The 9 Best Touring Kayaks in 2022: Reviews and Buyer’s Guide

By James @ Sea Kayak Explorer
Last updated

Are you looking to buy a touring kayak but not sure which one to go for? Wondering what features make a touring kayak different from other types? Well, you’ve come to the right place. In this post, we’re going to cover everything you need to know about buying a touring kayak. We’ll also cover what we think are the best touring kayaks on the market today in our reviews at the end.

So whether you want to set off on the 99-mile long Wilderness Waterway in the Florida Everglades, spend a week camping in Boundry Waters Wilderness of Minnesota, or paddle with orcas for the day on Pudjet Sound. Whatever adventure you have in mind, a touring kayak can get you there and back again. Let’s get started.

Quick Answer: The Best Kayaks for Touring

Preview
Our Favorite
Wilderness Systems Tsunami 140 | Sit Inside Touring Kayak | Kayak with Rudder |...
Wilderness Systems Tempest 170 | Sit Inside Touring Kayak | Adjustable Skeg -...
Name
Eagle 385ft FastTrack™ Touring Kayak
Wilderness Systems Kayak Tsunami 140
Advanced Elements AdvancedFrame Touring Kayak
Wilderness Systems Tempest 170
AIRE Tributary Sawtooth Inflatable Kayak
Reviews
4,874 Reviews
8 Reviews
167 Reviews
11 Reviews
70 Reviews
Rating
Prime
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Our Favorite
Preview
Name
Eagle 385ft FastTrack™ Touring Kayak
Reviews
4,874 Reviews
Rating
Prime
Price
Preview
Wilderness Systems Tsunami 140 | Sit Inside Touring Kayak | Kayak with Rudder |...
Name
Wilderness Systems Kayak Tsunami 140
Reviews
8 Reviews
Rating
Prime
-
Price
Preview
Name
Advanced Elements AdvancedFrame Touring Kayak
Reviews
167 Reviews
Rating
Prime
-
Price
Preview
Wilderness Systems Tempest 170 | Sit Inside Touring Kayak | Adjustable Skeg -...
Name
Wilderness Systems Tempest 170
Reviews
11 Reviews
Rating
Prime
-
Price
Preview
Name
AIRE Tributary Sawtooth Inflatable Kayak
Reviews
70 Reviews
Rating
Prime
Price

How to Choose a Touring Kayak: A Buyer’s Guide

When you’re picking a kayak to buy, it helps to know what sort of paddling you’re going to be using it for. This will affect the features and characteristic of the kayak that will suit you best. To help you decide whether you need a touring kayak below is our buyer’s guide that’ll guide you through the specifications of touring kayaks so you can pick the best one for your needs.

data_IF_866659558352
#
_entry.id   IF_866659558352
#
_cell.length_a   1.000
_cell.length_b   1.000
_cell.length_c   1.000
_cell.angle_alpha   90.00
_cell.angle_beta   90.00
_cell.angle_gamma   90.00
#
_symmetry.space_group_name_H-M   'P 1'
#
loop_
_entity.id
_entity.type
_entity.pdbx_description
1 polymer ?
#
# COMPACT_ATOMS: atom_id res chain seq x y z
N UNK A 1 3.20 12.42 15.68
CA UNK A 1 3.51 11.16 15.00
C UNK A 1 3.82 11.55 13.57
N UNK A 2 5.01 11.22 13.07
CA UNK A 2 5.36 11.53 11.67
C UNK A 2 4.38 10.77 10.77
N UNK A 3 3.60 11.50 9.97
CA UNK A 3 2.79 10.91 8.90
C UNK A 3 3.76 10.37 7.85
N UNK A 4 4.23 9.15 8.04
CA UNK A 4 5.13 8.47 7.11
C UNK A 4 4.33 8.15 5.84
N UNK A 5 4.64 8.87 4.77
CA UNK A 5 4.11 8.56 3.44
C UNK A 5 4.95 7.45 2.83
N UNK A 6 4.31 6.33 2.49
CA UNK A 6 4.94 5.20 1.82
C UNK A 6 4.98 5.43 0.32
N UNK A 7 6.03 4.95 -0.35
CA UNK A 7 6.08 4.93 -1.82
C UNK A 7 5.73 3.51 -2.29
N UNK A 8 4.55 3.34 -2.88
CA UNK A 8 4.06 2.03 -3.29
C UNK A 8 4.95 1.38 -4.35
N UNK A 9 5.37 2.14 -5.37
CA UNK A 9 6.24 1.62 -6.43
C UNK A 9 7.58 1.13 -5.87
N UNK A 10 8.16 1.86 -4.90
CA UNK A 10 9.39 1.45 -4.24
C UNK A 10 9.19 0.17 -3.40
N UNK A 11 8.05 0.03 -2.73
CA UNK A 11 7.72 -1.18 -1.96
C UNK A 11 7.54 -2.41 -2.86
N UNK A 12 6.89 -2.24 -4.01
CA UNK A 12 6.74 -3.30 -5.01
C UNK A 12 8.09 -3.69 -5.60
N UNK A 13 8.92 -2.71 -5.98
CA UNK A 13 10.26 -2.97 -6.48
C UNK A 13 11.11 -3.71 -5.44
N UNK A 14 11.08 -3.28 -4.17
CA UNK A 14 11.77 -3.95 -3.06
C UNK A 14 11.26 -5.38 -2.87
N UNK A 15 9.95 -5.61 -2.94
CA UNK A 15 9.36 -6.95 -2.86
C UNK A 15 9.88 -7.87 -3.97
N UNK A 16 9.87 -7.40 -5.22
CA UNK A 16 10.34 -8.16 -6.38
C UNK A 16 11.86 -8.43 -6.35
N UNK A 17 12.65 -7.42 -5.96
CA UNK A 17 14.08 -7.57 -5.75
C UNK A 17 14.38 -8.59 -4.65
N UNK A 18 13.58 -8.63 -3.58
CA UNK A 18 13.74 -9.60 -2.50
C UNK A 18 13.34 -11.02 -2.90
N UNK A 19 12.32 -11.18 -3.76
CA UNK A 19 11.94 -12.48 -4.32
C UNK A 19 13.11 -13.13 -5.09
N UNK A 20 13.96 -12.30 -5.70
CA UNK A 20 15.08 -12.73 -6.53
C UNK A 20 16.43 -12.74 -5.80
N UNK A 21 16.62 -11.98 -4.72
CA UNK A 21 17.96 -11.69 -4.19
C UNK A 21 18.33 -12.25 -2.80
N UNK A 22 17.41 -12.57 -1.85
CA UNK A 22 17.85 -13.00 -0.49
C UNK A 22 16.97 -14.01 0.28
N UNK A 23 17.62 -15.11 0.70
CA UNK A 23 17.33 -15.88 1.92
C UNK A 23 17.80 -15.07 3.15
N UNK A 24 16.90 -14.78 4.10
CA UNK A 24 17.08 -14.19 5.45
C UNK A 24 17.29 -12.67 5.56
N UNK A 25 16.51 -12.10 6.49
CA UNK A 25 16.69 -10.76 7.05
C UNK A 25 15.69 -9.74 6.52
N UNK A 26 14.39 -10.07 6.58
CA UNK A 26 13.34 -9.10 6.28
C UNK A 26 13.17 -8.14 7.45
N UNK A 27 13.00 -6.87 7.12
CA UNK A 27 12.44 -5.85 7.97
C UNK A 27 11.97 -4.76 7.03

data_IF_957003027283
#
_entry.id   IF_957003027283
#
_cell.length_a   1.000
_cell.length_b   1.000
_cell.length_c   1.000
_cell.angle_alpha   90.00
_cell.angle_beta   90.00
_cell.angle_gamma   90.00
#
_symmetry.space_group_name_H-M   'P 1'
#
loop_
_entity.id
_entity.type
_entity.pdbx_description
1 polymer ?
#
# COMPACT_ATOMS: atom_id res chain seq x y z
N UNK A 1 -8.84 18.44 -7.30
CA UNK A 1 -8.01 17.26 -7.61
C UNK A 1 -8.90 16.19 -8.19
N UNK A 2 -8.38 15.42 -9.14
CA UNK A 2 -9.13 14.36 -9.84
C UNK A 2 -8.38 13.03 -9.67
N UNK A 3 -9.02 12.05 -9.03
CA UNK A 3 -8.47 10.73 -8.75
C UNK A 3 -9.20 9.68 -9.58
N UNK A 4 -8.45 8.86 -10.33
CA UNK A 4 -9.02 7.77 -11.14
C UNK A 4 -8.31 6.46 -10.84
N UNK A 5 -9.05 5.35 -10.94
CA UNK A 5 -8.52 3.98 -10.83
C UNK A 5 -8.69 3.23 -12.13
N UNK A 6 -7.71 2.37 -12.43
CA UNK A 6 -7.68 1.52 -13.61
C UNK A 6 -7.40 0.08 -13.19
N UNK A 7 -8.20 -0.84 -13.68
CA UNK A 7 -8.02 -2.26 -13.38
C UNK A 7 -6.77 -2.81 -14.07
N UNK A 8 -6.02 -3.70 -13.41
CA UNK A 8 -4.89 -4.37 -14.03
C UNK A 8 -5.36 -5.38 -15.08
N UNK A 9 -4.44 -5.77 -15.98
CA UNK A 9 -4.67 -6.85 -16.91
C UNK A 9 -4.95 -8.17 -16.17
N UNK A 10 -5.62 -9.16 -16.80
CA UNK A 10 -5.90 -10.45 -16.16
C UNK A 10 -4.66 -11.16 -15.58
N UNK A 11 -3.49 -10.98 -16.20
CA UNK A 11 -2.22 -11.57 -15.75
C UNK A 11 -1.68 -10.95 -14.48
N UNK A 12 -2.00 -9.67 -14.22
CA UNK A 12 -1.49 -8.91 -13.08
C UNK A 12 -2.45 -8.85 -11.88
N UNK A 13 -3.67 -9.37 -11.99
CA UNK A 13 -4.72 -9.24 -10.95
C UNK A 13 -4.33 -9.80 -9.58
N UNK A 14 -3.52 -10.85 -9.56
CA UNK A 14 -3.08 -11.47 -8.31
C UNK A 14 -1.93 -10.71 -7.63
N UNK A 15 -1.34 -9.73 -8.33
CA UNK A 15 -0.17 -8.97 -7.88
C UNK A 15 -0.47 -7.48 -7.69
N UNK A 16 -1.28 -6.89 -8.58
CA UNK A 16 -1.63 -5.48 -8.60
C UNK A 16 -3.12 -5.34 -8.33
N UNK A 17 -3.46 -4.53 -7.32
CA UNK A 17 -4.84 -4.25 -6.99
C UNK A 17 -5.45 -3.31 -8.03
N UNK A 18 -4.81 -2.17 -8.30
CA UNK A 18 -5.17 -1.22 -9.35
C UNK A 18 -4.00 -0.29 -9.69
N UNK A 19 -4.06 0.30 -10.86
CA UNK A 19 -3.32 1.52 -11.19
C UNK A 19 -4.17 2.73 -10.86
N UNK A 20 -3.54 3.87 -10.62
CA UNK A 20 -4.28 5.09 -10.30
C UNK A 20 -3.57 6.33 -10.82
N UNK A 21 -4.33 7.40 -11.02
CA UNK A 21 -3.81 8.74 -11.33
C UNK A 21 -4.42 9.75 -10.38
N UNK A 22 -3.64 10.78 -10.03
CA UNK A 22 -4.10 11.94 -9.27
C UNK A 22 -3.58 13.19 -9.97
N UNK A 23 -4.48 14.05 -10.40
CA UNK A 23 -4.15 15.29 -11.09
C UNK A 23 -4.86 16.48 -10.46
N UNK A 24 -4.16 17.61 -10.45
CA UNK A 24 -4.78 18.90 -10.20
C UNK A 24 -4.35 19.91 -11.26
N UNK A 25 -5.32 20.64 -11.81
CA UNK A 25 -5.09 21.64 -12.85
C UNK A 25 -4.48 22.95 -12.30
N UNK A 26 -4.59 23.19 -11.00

What Exactly is a Touring Kayak?

Kayak makers divide their offerings up depending on how they expect customers to use their boats–but the truth is, there are few hard-and-fast rules. Shorter kayaks are generally dubbed “recreational” boats since they are general-purpose day paddling craft. Anything longer that can hold some gear is considered a “touring” kayak.

A touring kayak is designed to take extended trips over open water. It needs to be stable enough to take on at least moderately rough conditions in unprotected waters. It should hold enough gear to support an extended trip, at least an overnight camping trip, if not longer. And it should track well enough and be comfortable enough that a paddler can travel all day without getting fatigued.

All displacement hulled boats are limited in their speed based on their waterline length and beam. The beam is the width of the boat at its widest point. The longer a boat gets, the faster it can cut through the water. This is why building the Titanic was such a big deal in 1912–it was the longest ocean liner built because that made it the fastest.

We’ll stop the comparisons to the Titanic right there. But suffice it to say, the longer the kayak, the faster the kayak. And speed is nice if you are looking to cover 30, 40, or 100 miles on a kayaking adventure. Touring kayaks are also more likely to have to fight against adverse currents and wind, making a faster, more efficient kayak desirable.

The classic touring kayak is a sit-in model, but there are several sit-on-top options available too. Most touring kayaks are 15 feet long or more and relatively narrow. But manufacturers don’t use any set standards, so some companies may describe much shorter boats as “touring” kayaks when they are more for recreational use.

Where Can You Take a Touring Kayak?

Touring kayaks are often referred to as sea kayaks–which more or less answers the question. But of course, you can use them on lakes, bays, oceans, gulfs, bights, big rivers, and everything in between.

Touring kayaks are more versatile than you may think. They have the load capacity to carry a lot of gear, and they paddle nicely. So the better question to ask might be, where can’t you take a touring kayak?